Continuing the trend of banning organic waste from landfill California joins the fight for composting. Connecticut, Massachusetts and Vermont let the charge yet other sates are falling in line.
"On September 28, California Governor Jerry Brown signed two landmark pieces of legislation that will lead to significant increases in the amount of organic wastes available for composting and anaerobic digestion. AB 1826, introduced by Assembly Member Wesley Chesbro, requires the state’s commercial sector, including restaurants, supermarkets, large venues and food processors, to separate their food scraps and yard trimmings and arrange for organics recycling service." (BioCycle, 2014)
"Commencing April 1, 2016, businesses that generate 8 cubic yards (cy) or more a week must source separate food scraps and yard trimmings and arrange for recycling services for that organic waste in a specified manner. On January 1, 2017, businesses generating 4 cy or more per week of organics are also subject to the diversion requirement." (BioCycle, 2014)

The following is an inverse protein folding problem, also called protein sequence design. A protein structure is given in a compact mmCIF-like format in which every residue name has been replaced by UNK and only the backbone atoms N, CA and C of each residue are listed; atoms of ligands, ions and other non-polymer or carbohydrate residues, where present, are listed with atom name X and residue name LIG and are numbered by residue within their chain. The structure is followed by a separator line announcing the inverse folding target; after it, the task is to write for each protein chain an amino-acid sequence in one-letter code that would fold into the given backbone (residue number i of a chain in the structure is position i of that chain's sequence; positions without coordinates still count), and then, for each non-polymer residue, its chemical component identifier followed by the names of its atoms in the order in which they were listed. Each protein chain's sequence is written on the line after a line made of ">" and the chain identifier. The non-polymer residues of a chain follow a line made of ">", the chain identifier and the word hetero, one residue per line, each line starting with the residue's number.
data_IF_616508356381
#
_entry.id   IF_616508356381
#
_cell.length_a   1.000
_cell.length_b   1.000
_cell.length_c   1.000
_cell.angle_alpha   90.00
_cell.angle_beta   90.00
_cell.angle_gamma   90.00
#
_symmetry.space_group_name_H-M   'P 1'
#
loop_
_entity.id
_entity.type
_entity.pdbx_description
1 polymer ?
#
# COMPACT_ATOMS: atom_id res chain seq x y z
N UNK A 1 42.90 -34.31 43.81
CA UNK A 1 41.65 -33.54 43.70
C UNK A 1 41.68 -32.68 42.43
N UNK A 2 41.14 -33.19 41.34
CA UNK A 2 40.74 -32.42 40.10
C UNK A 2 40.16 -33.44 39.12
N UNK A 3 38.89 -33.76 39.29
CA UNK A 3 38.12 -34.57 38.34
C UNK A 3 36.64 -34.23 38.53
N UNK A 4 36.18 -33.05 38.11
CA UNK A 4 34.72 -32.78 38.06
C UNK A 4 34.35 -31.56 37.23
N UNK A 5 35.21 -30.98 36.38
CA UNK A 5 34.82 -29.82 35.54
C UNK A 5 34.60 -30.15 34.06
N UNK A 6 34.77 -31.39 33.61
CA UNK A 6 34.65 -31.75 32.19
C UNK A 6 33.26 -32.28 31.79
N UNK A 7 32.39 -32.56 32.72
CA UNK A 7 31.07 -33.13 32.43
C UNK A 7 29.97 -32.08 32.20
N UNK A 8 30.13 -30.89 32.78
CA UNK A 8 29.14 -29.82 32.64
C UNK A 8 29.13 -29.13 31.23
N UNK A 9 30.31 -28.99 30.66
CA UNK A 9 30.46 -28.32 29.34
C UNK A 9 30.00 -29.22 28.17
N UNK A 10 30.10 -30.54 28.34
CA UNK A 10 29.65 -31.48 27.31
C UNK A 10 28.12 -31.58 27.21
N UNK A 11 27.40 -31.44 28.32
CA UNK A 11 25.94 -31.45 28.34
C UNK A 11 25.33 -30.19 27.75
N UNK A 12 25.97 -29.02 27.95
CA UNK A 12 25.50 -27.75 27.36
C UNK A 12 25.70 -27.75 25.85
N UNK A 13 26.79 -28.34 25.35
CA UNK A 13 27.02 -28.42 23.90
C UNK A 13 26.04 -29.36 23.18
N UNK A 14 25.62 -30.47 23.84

Why does California want this new law?
" Mandatory recycling of organic waste is the next step toward achieving California’s aggressive recycling and greenhouse gas (GHG) emission goals. California disposes approximately 30 million tons of waste in landfills each year, of which more than 30 percent could be used for compost or mulch" (Cal Recycle, 2015)
"Greenhouse gas (GHG) emissions resulting from the decomposition of organic wastes in landfills have been identified as a significant source of emissions contributing to global climate change." (Cal Recycle, 2015)